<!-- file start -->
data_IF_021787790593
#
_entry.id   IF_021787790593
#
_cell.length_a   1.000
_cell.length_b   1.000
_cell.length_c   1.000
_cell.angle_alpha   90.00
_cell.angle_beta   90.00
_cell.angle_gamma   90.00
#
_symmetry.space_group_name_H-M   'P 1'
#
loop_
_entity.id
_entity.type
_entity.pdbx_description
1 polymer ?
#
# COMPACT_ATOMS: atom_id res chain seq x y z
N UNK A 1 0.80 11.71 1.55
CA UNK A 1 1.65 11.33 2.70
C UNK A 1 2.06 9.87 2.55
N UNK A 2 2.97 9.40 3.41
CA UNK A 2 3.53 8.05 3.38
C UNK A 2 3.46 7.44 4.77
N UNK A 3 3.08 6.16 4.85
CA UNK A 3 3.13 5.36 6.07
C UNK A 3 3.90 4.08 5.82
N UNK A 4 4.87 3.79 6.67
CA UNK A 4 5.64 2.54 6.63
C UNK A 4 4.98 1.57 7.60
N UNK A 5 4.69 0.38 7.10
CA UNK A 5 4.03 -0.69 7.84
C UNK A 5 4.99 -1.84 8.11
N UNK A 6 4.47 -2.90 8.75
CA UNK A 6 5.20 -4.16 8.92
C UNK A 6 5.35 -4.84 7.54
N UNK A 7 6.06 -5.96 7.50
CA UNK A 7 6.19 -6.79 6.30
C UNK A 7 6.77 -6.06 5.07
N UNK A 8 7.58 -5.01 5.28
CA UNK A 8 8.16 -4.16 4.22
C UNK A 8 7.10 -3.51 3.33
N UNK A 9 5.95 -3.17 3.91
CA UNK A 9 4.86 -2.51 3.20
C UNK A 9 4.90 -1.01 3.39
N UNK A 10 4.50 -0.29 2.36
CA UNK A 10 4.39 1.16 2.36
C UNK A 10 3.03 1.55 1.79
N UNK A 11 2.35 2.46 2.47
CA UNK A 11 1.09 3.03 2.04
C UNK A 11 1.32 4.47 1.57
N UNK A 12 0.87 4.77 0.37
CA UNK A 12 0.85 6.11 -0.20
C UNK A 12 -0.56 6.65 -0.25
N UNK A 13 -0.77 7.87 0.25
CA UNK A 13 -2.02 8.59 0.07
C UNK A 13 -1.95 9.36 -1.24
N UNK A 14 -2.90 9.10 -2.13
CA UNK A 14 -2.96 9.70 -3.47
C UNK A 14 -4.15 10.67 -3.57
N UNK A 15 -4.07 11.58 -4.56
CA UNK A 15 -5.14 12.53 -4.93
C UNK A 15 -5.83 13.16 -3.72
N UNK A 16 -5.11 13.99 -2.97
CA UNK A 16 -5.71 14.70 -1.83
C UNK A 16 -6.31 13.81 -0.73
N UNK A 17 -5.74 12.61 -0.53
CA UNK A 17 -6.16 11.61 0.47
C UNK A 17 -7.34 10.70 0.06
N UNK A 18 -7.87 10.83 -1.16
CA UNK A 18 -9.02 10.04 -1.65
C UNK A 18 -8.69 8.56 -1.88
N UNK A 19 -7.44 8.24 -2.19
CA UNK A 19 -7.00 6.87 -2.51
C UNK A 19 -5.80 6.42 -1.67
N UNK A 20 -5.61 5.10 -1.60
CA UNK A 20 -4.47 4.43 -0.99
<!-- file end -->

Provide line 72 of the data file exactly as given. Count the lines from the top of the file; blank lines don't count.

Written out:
N UNK A 18 -7.87 10.83 -1.16